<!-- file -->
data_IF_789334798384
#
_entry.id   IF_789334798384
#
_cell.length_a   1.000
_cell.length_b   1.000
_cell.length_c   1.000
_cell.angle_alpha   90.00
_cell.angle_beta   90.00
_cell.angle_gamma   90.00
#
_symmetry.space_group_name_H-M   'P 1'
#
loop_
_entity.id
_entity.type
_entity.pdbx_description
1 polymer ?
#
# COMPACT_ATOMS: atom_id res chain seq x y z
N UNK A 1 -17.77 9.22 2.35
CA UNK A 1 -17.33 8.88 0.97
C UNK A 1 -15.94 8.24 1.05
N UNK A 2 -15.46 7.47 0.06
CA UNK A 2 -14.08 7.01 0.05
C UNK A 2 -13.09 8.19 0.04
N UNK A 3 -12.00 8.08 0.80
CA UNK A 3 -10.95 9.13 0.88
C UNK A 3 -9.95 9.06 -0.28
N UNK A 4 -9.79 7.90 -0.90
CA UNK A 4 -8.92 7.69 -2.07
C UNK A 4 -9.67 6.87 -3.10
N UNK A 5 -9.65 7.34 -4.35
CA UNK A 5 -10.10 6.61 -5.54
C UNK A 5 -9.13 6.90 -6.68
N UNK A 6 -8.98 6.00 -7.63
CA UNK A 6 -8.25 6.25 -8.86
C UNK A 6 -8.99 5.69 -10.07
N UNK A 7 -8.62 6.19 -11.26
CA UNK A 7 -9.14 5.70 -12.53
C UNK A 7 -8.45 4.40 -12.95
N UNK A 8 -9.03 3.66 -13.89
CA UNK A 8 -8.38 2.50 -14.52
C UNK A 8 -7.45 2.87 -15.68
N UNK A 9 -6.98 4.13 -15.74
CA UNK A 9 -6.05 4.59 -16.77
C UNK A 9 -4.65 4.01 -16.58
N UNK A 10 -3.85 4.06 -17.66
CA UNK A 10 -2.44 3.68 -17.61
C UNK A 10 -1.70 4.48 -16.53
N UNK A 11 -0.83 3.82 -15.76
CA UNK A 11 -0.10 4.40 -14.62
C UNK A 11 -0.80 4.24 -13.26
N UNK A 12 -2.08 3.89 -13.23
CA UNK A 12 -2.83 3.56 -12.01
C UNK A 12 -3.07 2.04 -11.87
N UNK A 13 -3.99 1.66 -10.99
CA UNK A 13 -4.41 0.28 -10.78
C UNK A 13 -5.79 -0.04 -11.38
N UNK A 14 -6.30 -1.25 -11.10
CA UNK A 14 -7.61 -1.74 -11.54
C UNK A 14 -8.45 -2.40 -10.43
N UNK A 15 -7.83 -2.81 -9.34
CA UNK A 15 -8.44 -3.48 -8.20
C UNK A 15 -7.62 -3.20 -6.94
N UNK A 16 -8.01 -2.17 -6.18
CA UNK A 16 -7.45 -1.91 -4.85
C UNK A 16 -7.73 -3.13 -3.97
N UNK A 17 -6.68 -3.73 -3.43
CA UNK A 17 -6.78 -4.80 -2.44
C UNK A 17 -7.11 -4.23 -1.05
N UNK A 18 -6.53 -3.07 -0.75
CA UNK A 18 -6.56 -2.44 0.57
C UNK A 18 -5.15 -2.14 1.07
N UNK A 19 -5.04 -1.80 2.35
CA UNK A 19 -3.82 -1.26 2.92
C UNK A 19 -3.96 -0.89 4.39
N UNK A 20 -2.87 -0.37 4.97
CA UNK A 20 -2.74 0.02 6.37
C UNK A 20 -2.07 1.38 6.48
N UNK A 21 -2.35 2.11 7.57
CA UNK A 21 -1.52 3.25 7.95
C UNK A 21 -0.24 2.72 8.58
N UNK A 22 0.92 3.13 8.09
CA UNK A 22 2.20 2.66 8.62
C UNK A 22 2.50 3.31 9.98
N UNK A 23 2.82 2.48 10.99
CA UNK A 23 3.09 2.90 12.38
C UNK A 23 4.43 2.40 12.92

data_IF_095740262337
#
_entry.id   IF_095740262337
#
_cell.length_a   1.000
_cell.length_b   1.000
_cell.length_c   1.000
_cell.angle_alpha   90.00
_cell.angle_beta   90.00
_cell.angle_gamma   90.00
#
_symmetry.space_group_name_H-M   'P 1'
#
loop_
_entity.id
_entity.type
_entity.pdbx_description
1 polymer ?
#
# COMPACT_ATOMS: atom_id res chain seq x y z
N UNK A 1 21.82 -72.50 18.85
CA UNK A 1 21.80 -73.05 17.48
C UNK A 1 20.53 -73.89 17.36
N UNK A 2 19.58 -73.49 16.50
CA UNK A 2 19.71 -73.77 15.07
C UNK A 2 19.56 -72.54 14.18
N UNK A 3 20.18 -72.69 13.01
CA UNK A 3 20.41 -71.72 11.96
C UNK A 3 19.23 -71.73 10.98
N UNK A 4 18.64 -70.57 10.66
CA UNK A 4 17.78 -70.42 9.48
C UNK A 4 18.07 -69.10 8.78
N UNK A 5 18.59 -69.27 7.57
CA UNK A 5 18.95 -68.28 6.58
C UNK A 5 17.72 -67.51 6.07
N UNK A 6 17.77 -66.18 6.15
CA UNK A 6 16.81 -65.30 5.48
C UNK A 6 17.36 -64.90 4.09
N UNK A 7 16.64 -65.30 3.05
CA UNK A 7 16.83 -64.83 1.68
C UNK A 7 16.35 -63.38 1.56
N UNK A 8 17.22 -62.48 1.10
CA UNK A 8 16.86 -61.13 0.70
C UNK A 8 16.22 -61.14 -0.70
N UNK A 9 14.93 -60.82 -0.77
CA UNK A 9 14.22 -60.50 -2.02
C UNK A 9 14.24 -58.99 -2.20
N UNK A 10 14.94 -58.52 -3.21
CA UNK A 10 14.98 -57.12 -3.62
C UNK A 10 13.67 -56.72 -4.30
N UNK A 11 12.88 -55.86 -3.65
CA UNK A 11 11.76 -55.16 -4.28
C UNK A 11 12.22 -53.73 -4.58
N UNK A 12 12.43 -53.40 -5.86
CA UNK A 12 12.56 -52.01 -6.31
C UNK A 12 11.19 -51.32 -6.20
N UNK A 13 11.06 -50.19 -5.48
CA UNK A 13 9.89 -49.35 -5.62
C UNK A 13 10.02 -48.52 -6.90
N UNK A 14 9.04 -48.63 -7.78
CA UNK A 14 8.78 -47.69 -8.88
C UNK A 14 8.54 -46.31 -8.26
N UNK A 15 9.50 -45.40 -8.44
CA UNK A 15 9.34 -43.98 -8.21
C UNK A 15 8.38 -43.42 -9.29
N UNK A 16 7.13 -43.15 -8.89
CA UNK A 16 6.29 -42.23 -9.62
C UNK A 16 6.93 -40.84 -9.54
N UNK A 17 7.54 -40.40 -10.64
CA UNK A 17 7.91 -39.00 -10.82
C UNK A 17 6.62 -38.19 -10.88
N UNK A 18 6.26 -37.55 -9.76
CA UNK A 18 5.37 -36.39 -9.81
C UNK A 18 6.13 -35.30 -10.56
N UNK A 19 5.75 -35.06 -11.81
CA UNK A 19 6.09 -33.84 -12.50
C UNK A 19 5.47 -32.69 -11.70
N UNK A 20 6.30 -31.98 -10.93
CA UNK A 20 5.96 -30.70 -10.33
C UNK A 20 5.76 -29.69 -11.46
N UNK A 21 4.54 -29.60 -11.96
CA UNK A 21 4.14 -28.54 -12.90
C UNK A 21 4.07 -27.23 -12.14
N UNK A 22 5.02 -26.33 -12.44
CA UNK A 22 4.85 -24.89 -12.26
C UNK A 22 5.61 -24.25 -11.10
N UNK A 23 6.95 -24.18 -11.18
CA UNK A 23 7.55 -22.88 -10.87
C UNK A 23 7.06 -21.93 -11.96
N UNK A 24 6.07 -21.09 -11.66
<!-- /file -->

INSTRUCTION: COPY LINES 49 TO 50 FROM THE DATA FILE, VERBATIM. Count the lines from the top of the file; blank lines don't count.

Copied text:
CA UNK A 10 -2.44 3.68 -17.61
C UNK A 10 -1.70 4.48 -16.53